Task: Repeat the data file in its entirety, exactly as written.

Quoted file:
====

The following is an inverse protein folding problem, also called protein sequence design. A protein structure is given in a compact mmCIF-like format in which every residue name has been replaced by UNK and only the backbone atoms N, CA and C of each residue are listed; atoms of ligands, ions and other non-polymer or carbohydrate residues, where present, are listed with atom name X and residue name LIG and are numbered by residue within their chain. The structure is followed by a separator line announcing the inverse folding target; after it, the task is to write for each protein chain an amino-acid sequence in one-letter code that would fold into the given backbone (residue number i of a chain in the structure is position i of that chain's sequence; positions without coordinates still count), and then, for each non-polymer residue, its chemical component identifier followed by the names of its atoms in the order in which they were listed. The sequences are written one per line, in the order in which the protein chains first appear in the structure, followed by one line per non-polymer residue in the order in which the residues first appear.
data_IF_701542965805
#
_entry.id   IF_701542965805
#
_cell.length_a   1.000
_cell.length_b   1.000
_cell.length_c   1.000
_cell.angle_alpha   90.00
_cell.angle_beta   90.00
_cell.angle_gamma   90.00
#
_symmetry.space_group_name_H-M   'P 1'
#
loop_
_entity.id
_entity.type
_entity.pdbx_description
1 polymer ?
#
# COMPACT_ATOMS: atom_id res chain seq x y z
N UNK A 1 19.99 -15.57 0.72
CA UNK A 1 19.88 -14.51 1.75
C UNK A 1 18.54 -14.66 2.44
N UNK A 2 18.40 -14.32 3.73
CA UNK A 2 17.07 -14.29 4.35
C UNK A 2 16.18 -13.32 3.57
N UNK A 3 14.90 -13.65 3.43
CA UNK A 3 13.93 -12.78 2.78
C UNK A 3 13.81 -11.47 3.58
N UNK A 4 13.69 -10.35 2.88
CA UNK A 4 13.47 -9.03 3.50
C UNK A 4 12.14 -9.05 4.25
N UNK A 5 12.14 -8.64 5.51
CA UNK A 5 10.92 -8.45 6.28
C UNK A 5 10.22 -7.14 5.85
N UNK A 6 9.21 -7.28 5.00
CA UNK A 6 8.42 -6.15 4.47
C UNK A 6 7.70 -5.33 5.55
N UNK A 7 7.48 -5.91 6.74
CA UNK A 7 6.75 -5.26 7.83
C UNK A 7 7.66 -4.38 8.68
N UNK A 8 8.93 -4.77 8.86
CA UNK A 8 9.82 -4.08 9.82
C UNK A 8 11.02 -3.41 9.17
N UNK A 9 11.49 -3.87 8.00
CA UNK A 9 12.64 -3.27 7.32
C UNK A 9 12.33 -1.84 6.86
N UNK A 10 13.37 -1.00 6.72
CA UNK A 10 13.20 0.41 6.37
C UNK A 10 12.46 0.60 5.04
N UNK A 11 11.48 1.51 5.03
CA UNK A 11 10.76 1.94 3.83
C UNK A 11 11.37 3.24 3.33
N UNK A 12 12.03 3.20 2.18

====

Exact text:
The following is an inverse protein folding problem, also called protein sequence design. A protein structure is given in a compact mmCIF-like format in which every residue name has been replaced by UNK and only the backbone atoms N, CA and C of each residue are listed; atoms of ligands, ions and other non-polymer or carbohydrate residues, where present, are listed with atom name X and residue name LIG and are numbered by residue within their chain. The structure is followed by a separator line announcing the inverse folding target; after it, the task is to write for each protein chain an amino-acid sequence in one-letter code that would fold into the given backbone (residue number i of a chain in the structure is position i of that chain's sequence; positions without coordinates still count), and then, for each non-polymer residue, its chemical component identifier followed by the names of its atoms in the order in which they were listed. The sequences are written one per line, in the order in which the protein chains first appear in the structure, followed by one line per non-polymer residue in the order in which the residues first appear.
data_IF_701542965805
#
_entry.id   IF_701542965805
#
_cell.length_a   1.000
_cell.length_b   1.000
_cell.length_c   1.000
_cell.angle_alpha   90.00
_cell.angle_beta   90.00
_cell.angle_gamma   90.00
#
_symmetry.space_group_name_H-M   'P 1'
#
loop_
_entity.id
_entity.type
_entity.pdbx_description
1 polymer ?
#
# COMPACT_ATOMS: atom_id res chain seq x y z
N UNK A 1 19.99 -15.57 0.72
CA UNK A 1 19.88 -14.51 1.75
C UNK A 1 18.54 -14.66 2.44
N UNK A 2 18.40 -14.32 3.73
CA UNK A 2 17.07 -14.29 4.35
C UNK A 2 16.18 -13.32 3.57
N UNK A 3 14.90 -13.65 3.43
CA UNK A 3 13.93 -12.78 2.78
C UNK A 3 13.81 -11.47 3.58
N UNK A 4 13.69 -10.35 2.88
CA UNK A 4 13.47 -9.03 3.50
C UNK A 4 12.14 -9.05 4.25
N UNK A 5 12.14 -8.64 5.51
CA UNK A 5 10.92 -8.45 6.28
C UNK A 5 10.22 -7.14 5.85
N UNK A 6 9.21 -7.28 5.00
CA UNK A 6 8.42 -6.15 4.47
C UNK A 6 7.70 -5.33 5.55
N UNK A 7 7.48 -5.91 6.74
CA UNK A 7 6.75 -5.26 7.83
C UNK A 7 7.66 -4.38 8.68
N UNK A 8 8.93 -4.77 8.86
CA UNK A 8 9.82 -4.08 9.82
C UNK A 8 11.02 -3.41 9.17
N UNK A 9 11.49 -3.87 8.00
CA UNK A 9 12.64 -3.27 7.32
C UNK A 9 12.33 -1.84 6.86
N UNK A 10 13.37 -1.00 6.72
CA UNK A 10 13.20 0.41 6.37
C UNK A 10 12.46 0.60 5.04
N UNK A 11 11.48 1.51 5.03
CA UNK A 11 10.76 1.94 3.83
C UNK A 11 11.37 3.24 3.33
N UNK A 12 12.03 3.20 2.18